Rahul just one factor, as Congress rides Sabarimala gains in Keralahttps://indianexpress.com/article/india/rahul-just-one-factor-as-congress-rides-sabarimala-gains-in-kerala-5745642/

Rahul just one factor, as Congress rides Sabarimala gains in Kerala

The UDF ended up getting 19 out of 20 seats, while the sole Left Democratic Front (LDF) seat was Alappuzha, which the CPI(M) won from the Congress. In 2014, the UDF tally was 12 and the LDF eight.

Rahul just one factor, as Congress rides Sabarimala gains in Kerala
Rahul Gandhi. (Express photo: Anil Sharma)

Bucking the national-level Modi wave, Congress-led United Democratic Front (UDF) stormed Kerala with its best ever electoral show, retaining the party’s traditional strongholds as well as uprooting the CPI(M)’s long-standing fortresses.

The BJP, which had been banking on entering Kerala on the back of the Hindu faithful’s sentiments on Sabarimala, again drew a blank.

The UDF ended up getting 19 out of 20 seats, while the sole Left Democratic Front (LDF) seat was Alappuzha, which the CPI(M) won from the Congress. In 2014, the UDF tally was 12 and the LDF eight.

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The consolidation of minority voters driven by apprehensions over a resurgent BJP, the anger of Hindu faithful against the CPI(M) government’s stand on Sabarimala, and the candidature of Congress president Rahul Gandhi from Wayanad, all are believed to have fuelled the UDF’s massive win.

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Apart from Rahul, other prominent Congress winners were sitting MP Shashi Tharoor, senior party leaders K Muraleedharan and Kodikkunnil Suresh.

More than the Congress, it was the CPI(M) that had raised the “Modi spectre” in Kerala during campaigning. It had also projected itself as the best option for minorities against the BJP, underlining the switch of several Congress leaders to the BJP in many states.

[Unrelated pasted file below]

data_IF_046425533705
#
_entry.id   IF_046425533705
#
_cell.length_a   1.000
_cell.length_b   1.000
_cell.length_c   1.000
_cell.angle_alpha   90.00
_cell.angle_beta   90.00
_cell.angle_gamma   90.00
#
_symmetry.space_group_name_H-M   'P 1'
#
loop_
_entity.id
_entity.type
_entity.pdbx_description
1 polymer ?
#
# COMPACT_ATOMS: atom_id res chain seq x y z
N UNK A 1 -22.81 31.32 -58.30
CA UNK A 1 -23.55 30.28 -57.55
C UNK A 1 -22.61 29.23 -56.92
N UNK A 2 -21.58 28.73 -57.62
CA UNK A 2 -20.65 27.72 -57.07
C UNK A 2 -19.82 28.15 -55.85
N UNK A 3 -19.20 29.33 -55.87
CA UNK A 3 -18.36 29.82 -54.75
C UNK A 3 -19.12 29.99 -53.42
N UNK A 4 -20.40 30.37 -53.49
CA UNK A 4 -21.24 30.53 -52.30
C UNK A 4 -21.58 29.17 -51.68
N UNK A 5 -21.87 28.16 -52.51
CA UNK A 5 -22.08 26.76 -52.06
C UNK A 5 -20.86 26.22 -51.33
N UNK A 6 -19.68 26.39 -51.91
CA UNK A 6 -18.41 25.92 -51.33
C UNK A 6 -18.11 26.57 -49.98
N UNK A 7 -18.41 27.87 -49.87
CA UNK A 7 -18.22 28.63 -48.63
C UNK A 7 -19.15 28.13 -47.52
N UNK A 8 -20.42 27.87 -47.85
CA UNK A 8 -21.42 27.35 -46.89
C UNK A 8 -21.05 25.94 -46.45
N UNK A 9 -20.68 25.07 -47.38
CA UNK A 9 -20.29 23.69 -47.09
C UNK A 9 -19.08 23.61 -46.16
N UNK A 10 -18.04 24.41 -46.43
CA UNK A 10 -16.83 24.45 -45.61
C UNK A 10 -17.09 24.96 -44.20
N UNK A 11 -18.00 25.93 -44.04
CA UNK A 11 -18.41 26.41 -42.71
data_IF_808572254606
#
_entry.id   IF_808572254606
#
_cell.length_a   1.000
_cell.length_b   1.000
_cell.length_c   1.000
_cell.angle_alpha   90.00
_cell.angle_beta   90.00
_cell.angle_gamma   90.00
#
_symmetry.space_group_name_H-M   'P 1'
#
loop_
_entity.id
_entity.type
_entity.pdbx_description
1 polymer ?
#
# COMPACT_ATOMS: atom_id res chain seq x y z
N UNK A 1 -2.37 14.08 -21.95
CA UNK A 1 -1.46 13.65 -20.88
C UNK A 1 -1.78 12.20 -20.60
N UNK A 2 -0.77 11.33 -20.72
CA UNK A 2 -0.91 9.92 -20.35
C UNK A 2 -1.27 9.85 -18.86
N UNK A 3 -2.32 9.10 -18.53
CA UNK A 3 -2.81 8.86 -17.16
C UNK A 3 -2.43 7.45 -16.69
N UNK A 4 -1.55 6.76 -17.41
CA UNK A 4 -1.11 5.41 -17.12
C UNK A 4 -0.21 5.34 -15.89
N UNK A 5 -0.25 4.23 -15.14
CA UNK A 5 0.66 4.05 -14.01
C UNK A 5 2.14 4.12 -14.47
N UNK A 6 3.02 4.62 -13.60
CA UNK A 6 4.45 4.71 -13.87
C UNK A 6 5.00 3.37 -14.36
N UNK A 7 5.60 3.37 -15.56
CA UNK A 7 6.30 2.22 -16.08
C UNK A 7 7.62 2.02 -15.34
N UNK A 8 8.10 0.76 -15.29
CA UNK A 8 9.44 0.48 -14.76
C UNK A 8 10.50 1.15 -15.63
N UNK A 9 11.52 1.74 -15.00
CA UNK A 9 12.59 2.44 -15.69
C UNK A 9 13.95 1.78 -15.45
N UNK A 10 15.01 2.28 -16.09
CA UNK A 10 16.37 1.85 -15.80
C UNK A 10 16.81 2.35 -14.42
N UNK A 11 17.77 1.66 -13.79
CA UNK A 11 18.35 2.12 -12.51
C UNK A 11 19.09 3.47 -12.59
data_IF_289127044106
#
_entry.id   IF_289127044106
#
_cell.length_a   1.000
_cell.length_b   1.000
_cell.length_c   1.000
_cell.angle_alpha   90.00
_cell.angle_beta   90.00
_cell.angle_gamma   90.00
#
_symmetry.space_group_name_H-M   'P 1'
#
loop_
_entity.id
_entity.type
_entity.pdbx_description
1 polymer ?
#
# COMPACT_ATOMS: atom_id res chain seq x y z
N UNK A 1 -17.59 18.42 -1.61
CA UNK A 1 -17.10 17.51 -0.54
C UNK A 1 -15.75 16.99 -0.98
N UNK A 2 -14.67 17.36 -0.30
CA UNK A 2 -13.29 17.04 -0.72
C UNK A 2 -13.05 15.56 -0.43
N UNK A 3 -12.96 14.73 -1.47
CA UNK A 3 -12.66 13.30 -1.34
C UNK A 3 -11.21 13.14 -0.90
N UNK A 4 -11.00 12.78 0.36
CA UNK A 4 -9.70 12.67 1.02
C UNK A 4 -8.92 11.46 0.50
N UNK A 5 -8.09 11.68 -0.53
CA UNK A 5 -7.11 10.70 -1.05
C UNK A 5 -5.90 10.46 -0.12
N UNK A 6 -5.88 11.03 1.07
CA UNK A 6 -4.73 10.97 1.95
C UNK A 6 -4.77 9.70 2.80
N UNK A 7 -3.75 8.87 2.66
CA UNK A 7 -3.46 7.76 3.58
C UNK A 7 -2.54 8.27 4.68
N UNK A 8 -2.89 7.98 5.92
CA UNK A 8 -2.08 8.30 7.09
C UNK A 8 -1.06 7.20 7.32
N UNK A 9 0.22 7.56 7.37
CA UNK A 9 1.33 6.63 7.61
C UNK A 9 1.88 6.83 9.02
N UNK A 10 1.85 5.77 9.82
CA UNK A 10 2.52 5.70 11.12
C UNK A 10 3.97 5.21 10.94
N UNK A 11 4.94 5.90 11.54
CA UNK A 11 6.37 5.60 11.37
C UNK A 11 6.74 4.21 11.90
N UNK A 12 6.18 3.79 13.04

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However, the fact that it was the Congress that reaped the dividends of minority voting, particularly Muslims, was evident from the huge gains for the UDF in North Kerala, where Muslims have a significant presence.

Meanwhile, the Hindus hurt by the Pinarayi Vijayan government’s support for the court decision to allow women of all ages into the Sabarimala shrine appear to have swung behind the Congress, with the party seen as better placed to defeat the CPI(M) than the BJP. Among those seen to have voted for the UDF on the issue were women from Communist parties.

The swelling margin of winners underlined the pro-UDF wave. Of the 19 UDF winners, at least seven won by more than 1 lakh votes. In contrast, in 2014, the difference between the UDF and LDF in Kerala was only 3,35,570 votes. Only part of the change can be attributed to the increase in polling percentage this time: 77.68% from 74.02% in 2014.

The silent anti-farmer sentiments against the LDF government in flood-hit Idukki also worked in favour of the Congress, with the party’s Dean Kuriakose winning by 1.71 lakh votes.

The CPI(M) also again lost from its strongholds of Vatakara and Kozhikode. It also lost Kasaragod after 35 years, to the Congress’s Rajamohan Unnithan, while in Kannur — the home town of Politburo members Kodiyeri Balakrishnan and Pinarayi Vijayan — CPI(M) central committee member P K Sreemathi lost to Congress heavyweight K Sudhakaran. A dominating theme in these North Kerala constituencies had been recent political killings, for which the CPI(M) was in the dock.

The prominent losers were the BJP’s Kummanam Rajasekharan, who quit as Mizoram governor to take on Tharoor in the state capital, CPI(M) sitting MPs M B Rajesh,